The United Nations Organization at Seventy-Five
Beginning with the decade of the 1980s, there was a discernible process of general global integration, a process widely regarded as that of globalization. It was principally the forces of economics that drove this process and rendered it essential for sociocultural and political forces to adapt accordingly. But it was merely three-and-a-half decades prior that a similar yet comparatively less efficacious process may be said to have commenced. Thus far having been embroiled in an egregious war of prodigious proportions, world leaders evidently decided to transcend that ‘period of infamy’; a spatiotemporal macrocosm of the term ‘day of infamy’ coined by Franklin Delano Roosevelt. The aforesaid less efficacious process commenced with the establishment in 1945 of the organization we know as the United Nations Organization (U.N.O. or U.N.). Having witnessed seventy-five history-changing years, it is apt to revisit the centrality this august organization has thus far assumed.
The cliches of presumption do not escape the noble ideals enshrined in the Preamble of the United Nations Charter; the foundational treaty of the U.N. But insofar as it seeks to “save succeeding generations from the scourge of war” (United Nations Charter), the U.N. has assumed great relevance. It suffices to say that the U.N. has certainly provided countries with a truly global platform for the articulation of national concerns and generation of a consensus on challenges of long-term, global proportions.
The System of the United Nations consists of five organs: the United Nations General Assembly (UNGA) which is a deliberative assembly of all member states; the United Nations Secretariat which is the administrative organ; the International Court of Justice (ICJ) which is a universal court of international law; the United Nations Security Council (UNSC) which deals with issues of international security; and the United Nations Economic and Social Council which deals with global economic and social affairs. The sixth organ named the United Nations Trusteeship Council was originally designed to manage colonial possessions until the attainment of their independence. It has been inactive since 1994 when Palau, the last ‘trust territory’, attained independence.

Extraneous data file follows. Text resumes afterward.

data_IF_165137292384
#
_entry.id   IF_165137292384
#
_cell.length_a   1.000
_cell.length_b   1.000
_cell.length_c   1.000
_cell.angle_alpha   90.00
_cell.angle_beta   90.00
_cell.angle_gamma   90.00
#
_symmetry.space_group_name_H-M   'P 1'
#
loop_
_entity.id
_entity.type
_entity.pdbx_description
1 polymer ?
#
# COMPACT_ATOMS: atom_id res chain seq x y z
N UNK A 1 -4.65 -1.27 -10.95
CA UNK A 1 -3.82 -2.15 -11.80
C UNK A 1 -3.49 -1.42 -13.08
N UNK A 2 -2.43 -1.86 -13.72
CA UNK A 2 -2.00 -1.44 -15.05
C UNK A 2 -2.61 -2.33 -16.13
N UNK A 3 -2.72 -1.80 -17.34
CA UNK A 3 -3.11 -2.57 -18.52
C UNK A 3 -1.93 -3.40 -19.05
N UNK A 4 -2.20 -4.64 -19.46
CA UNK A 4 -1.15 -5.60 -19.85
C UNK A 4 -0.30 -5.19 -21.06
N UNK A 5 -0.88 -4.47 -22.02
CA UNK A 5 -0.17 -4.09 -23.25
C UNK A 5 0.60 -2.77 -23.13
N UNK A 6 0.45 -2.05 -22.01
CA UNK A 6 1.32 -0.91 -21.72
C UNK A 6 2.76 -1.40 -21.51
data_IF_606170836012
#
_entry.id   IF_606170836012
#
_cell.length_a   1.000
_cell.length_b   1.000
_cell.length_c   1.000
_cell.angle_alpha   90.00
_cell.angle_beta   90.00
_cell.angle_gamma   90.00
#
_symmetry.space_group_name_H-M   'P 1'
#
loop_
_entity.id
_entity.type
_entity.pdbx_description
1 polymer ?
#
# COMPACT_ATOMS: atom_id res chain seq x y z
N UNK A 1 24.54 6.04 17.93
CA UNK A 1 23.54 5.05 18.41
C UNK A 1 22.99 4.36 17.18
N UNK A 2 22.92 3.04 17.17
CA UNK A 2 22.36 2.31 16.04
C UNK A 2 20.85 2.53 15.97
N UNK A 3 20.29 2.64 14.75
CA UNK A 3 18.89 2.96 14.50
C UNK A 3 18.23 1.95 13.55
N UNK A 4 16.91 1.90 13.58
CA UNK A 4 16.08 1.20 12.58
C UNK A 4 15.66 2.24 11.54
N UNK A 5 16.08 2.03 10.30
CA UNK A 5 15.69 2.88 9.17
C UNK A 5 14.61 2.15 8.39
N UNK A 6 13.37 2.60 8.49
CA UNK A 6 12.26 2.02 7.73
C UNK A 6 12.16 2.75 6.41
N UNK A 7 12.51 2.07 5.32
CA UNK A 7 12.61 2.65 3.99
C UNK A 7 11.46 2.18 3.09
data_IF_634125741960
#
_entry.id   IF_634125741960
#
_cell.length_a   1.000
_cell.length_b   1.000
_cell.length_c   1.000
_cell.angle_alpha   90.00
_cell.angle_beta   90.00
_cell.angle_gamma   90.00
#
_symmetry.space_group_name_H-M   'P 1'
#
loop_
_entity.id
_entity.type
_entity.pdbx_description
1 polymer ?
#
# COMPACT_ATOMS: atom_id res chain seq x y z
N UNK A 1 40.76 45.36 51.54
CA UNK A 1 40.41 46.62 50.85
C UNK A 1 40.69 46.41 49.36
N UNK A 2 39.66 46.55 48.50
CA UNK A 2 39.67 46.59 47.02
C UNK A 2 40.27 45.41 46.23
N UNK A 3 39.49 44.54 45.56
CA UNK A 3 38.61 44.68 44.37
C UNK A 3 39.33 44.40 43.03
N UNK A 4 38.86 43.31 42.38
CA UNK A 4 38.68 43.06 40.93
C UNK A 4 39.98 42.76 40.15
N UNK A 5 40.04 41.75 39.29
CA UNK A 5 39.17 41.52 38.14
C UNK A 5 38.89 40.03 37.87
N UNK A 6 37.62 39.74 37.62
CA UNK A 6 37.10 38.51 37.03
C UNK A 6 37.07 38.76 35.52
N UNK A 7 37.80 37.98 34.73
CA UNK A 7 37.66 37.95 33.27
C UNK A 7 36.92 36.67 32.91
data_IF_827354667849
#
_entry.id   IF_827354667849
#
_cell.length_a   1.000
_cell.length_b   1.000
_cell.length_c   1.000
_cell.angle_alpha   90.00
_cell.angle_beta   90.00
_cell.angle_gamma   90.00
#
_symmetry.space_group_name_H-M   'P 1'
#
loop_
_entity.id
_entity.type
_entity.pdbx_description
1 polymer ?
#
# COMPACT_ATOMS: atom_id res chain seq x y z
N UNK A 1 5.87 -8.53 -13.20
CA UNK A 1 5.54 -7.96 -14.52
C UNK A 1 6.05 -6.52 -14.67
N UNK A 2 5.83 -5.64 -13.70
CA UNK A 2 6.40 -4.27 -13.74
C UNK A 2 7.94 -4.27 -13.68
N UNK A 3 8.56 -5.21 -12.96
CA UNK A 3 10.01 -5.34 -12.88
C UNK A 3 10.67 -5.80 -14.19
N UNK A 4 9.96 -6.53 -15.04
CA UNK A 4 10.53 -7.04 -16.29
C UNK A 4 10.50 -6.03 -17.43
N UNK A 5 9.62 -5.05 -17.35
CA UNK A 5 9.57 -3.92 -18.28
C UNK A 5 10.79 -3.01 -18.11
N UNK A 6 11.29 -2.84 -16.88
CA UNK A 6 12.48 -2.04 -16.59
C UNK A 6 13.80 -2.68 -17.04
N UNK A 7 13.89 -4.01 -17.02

So as to formulate a cogent analysis of its efficacy, it is expedient to assess its role in specific fields. The fields ought to be such as to necessitate global collaboration. Indeed, there are myriad such fields, but these may well be categorized into three large spheres, on which this assessment lays special emphasis, namely, global security, climate change and international law. The spheres are quite expansive, but a few instances would suffice to illustrate a general pattern in the efficacy of the role essayed by the United Nations.
Prior to delineating the results of the research undertaken for this assessment, it is felicitous to elaborate on the methodology adhered to herein. Owing to the somewhat nebulous nature of the topic itself, it appeared prima facie that a rather commonplace evaluation of successes and failures would best serve the purposes of this assessment. However, the lack of a desirable degree of incisiveness in such research articles as could be accessed keeping into account the paucity of time culminated in the adoption of a different approach consisting of three stages: examination of a specific role, empirical research as to the attributability of the result to organizational structure, and conclusion.